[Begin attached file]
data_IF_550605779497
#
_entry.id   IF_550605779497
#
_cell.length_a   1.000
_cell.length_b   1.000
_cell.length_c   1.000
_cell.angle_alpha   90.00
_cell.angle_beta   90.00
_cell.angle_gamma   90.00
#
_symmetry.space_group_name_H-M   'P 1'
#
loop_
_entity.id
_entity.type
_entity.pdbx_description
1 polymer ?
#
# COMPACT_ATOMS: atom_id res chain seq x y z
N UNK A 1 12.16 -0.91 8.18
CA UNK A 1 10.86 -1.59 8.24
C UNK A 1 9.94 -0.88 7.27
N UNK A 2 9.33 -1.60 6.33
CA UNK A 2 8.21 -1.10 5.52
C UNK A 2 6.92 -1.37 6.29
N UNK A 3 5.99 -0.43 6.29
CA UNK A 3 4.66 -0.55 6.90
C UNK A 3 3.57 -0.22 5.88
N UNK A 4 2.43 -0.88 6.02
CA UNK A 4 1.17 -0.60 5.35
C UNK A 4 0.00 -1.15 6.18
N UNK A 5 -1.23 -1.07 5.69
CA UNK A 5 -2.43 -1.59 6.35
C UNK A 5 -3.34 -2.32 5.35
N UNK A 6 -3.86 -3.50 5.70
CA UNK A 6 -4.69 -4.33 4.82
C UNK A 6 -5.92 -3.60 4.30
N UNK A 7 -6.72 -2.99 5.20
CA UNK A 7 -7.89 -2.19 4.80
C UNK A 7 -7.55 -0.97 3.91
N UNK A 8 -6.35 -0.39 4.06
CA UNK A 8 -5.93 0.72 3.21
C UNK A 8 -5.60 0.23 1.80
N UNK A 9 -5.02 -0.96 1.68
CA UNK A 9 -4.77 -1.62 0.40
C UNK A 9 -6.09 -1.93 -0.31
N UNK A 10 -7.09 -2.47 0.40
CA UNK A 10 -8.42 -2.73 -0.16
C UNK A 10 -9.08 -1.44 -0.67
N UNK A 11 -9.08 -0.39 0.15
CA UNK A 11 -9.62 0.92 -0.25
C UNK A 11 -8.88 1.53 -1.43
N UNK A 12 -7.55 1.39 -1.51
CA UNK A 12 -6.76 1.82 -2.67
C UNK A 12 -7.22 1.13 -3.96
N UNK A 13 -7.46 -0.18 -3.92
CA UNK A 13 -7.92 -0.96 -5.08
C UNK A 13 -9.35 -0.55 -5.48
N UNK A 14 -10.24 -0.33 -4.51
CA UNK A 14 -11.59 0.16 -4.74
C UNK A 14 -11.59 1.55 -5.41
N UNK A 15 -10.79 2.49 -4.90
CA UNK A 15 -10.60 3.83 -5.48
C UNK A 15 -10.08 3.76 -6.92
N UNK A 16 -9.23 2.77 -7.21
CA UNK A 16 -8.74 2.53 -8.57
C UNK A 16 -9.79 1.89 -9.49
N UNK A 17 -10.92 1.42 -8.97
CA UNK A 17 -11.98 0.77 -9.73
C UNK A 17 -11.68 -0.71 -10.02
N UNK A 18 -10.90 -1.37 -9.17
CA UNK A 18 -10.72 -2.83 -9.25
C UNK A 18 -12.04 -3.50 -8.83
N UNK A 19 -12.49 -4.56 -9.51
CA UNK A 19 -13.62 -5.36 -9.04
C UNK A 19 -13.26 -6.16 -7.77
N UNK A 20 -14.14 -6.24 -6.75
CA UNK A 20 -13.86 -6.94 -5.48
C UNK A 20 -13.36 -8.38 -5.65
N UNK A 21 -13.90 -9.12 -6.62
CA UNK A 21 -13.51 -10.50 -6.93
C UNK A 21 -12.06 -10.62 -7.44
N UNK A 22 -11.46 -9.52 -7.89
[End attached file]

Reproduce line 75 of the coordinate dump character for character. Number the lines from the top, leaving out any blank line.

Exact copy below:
N UNK A 19 -12.49 -4.56 -9.51